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The Honolulu Advertiser
Posted on: Tuesday, March 19, 2002

House budget boosts state work force

By Kevin Dayton
Advertiser Capitol Bureau Chief

A proposed state budget for next year easily won preliminary approval in the House yesterday despite objections from critics who said it boosts state spending at a time when the state should be cutting back.

Republican Rep. Charles Djou protested that the proposed budget would add nearly 1,500 new government employees and increase state spending next year by almost $100 million more than this year.

"Mr. Speaker, it's my own belief that the Hawai'i economy simply cannot support our current state government," said Djou, R-47th (Kahalu'u, Kane'ohe). "What we need to be doing is dramatically reducing the spending here in our state government not, in my opinion, expanding it.

"With the Hawai'i economy struggling and people losing their jobs, I don't believe we should be increasing spending or expanding the size of our work force."

The House budget would authorize spending of about $3.56 billion next year, up from about $3.47 billion authorized for this year. Those figures do not include about $110 million this year and $210 million next year for public worker pay raises.

Rep. Ed Case, D-23rd (Manoa), also objected to the budget.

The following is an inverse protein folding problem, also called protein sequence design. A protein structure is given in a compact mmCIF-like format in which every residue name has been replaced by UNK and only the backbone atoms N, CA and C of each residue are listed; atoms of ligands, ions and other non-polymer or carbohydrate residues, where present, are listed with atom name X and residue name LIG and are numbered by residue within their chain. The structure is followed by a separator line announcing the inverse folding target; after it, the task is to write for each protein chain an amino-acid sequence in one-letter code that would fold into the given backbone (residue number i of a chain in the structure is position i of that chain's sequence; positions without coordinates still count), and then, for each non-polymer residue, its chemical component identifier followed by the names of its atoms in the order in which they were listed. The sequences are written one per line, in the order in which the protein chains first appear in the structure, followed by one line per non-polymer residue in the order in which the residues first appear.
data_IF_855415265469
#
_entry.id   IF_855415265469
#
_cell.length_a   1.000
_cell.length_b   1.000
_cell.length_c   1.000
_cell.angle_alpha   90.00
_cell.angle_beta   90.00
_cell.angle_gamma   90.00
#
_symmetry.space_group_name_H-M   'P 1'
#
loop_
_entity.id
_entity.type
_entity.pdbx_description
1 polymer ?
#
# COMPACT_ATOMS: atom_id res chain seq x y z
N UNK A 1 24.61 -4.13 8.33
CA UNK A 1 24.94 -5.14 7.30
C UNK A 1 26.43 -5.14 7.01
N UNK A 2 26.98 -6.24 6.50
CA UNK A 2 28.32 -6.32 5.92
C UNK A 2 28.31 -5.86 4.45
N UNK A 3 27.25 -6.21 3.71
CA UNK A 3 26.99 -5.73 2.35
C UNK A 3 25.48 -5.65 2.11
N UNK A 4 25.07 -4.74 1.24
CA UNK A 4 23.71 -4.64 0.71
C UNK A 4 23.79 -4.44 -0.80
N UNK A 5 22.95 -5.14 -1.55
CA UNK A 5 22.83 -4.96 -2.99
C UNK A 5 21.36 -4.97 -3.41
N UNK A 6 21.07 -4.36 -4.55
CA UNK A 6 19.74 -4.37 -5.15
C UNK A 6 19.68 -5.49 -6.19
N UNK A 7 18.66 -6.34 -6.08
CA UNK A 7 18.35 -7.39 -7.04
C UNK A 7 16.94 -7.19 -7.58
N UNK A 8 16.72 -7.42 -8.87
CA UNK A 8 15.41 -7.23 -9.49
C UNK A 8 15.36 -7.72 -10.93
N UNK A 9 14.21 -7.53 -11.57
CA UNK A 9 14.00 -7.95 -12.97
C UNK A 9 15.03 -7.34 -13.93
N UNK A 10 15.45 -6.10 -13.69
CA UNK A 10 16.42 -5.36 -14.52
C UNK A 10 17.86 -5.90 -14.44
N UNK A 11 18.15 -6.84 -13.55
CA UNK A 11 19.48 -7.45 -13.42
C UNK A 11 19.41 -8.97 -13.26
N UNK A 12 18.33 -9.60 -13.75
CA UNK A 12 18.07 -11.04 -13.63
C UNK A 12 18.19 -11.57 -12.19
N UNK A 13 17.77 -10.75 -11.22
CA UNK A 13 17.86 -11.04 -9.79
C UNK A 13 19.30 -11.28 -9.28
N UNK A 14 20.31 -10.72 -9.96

"I cannot support a measure that in my mind so clearly avoids our responsibility as leaders, not just to the present, but to our collective future," he said.

Supporters of the budget contend this is no time to slash state services and reduce state spending because that could erode consumer confidence, making the state's economic problems worse.

Case joined with Djou and five other Republicans in the 51-member House in voting against the budget, which is House Bill 1800. The measure is scheduled for another House floor vote later this week before moving to the Senate, where it will undergo further revisions.

Lawmakers had expected to have more money to spend next year, but had to cut back on their spending plans after the Sept. 11 terrorist attacks reduced projected state tax collections for this year and next year by a total of more than $300 million.

The House spending plan includes increases in alcohol and tobacco taxes, although it isn't clear yet how much of an increase would be imposed. The House plan would also take about $100 million from the surplus in the Hawai'i Hurricane Relief Fund to help balance the budget.

Reach Kevin Dayton at kdayton@honoluluadvertiser.com or 525-8070.